While purchasing physical gold in any form is a great investment, some pieces of gold are worth more than others. Gold coins that were minted in the United States before 1933 tend to hold more value than other gold pieces. At Capital Gold Group, we offer pre-1933 gold coins for our investors to add to their portfolios. Let’s take a closer look at pre-1933 gold coins and why they are more valuable than other gold investments.
Advantages of Pre-1933 Gold Coins
In 1933, President Franklin D. Roosevelt signed an executive order mandating that gold owners trade all but five ounces of their gold to a Federal Reserve Bank in exchange for paper currency. This order was given in an effort to help banks recover during the Great Depression. The executive order remained in place until 1974. As a result of this order, it is estimated that only 1% of the original coins minted before 1933 still exist today. While the value of most pieces of gold bullion is based solely on weight, the scarcity of pre-1933 gold coins lends them an added value.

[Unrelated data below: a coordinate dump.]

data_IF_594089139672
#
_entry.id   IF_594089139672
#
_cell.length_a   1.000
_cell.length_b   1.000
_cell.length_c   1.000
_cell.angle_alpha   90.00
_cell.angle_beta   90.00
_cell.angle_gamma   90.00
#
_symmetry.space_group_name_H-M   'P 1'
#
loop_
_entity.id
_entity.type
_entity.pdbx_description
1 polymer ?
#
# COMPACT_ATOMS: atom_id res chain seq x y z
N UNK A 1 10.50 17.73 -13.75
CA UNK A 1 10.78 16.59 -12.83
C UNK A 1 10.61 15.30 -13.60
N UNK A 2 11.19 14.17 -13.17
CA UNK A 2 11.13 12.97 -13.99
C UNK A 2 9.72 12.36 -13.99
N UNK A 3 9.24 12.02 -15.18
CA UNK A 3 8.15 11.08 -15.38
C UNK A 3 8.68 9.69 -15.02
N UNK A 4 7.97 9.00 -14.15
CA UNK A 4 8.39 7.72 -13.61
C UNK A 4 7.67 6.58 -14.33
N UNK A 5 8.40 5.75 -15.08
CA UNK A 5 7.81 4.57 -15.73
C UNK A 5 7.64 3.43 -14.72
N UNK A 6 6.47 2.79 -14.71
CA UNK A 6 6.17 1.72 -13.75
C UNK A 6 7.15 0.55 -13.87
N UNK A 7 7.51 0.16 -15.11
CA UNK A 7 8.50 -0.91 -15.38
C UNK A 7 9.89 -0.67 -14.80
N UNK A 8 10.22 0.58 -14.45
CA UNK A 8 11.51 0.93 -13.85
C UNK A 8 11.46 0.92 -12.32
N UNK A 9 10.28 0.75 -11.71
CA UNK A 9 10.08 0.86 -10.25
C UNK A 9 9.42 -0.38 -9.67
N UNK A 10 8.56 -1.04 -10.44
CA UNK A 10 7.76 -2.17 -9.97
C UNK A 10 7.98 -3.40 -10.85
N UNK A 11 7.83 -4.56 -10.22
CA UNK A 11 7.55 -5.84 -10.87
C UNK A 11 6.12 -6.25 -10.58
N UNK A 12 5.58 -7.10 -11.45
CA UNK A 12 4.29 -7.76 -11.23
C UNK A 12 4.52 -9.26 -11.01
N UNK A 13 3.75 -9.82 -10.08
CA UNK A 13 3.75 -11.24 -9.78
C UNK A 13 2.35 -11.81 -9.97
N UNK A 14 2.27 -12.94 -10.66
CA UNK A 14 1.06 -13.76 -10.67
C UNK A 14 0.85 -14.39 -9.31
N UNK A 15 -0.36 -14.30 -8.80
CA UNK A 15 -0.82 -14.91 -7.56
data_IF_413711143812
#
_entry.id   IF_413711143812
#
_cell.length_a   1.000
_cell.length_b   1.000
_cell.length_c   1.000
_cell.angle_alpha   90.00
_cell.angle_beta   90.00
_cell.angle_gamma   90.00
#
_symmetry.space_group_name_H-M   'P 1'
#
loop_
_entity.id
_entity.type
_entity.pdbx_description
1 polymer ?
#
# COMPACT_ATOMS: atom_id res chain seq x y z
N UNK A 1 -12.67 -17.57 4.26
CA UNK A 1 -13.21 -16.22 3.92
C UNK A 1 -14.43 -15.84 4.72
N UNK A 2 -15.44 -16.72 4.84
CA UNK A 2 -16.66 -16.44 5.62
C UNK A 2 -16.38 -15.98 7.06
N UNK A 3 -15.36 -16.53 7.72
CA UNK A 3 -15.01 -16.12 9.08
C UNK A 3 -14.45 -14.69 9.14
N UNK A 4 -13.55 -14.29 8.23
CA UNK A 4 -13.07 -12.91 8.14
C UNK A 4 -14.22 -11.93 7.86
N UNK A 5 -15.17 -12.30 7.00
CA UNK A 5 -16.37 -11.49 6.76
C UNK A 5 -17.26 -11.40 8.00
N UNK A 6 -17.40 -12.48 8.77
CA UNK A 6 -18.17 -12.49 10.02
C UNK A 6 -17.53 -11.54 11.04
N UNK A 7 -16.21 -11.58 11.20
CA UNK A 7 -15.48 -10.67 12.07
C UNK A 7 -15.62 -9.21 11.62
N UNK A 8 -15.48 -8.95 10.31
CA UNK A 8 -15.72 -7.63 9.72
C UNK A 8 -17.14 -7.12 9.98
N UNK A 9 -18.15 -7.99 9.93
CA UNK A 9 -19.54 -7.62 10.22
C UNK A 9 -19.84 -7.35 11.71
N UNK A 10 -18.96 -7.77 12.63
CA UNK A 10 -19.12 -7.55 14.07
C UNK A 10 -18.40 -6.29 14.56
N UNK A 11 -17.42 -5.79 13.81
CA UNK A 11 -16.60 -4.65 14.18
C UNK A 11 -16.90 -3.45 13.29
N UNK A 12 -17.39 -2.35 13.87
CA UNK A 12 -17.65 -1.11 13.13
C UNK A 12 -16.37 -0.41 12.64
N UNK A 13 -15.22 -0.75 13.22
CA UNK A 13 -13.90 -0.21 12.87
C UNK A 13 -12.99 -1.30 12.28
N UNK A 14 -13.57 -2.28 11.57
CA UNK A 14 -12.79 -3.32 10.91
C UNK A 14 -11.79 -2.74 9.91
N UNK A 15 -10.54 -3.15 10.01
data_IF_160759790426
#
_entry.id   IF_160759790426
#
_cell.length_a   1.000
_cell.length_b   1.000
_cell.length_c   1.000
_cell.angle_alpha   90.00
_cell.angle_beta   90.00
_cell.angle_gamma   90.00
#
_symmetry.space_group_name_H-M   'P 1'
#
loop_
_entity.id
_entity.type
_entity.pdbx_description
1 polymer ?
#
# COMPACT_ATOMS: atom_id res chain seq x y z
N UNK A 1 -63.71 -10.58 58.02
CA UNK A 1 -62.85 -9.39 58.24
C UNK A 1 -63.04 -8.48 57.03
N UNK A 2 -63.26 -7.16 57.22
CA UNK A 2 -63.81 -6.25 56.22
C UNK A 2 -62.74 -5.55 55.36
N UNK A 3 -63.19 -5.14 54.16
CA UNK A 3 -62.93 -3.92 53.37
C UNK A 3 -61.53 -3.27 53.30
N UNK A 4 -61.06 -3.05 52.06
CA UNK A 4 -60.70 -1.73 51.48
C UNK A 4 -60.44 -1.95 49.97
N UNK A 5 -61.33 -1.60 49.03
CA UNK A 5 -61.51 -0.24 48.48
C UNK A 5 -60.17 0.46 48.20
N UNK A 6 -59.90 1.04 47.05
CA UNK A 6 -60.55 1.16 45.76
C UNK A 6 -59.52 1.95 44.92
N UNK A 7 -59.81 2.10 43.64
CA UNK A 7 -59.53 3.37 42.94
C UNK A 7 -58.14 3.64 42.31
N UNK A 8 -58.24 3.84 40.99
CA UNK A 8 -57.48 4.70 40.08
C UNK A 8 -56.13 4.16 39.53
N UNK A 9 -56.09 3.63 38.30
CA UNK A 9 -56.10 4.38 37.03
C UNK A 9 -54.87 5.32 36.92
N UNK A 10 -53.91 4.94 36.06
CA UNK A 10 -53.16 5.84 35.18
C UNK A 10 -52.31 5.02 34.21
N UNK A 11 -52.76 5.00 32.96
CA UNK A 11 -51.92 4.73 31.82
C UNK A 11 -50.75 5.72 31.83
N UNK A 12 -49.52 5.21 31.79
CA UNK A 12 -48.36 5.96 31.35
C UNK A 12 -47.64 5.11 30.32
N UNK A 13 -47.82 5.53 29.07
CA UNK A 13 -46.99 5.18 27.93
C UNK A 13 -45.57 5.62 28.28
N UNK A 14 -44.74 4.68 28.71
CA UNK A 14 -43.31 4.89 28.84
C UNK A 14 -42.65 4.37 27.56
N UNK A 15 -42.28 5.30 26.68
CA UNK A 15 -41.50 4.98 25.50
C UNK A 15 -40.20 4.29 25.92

Varieties of Pre-1933 Gold Coins
There are several different gold coins created before 1933 that you can still find today. Gold coins with values of $1.00, $2.50, $5.00, $10.00, and $20.00 were minted according to the value of gold and the dollar at the time. Unlike modern coins, gold coins are minted with their true value, meaning that $5.00 coins were made with $5.00 worth of gold. As a result, the coins with the highest face value, the Liberty Head $20.00 coin and the Saint-Gaudens $20.00 coin, contain the most gold and are worth the most today. However, coins of smaller denominations still have added value due to their scarcity.
We offer a variety of pre-1933 gold coins that you can use to build your portfolio. To learn more about investing in gold or about pre-1933 gold coins, call Capital Gold Group today at (800) 510-9594.
The representatives at Capital Gold Group are not financial advisors and the information provided in this blog should not be considered financial advice. The past performance of gold investments is not indicative of potential future gains.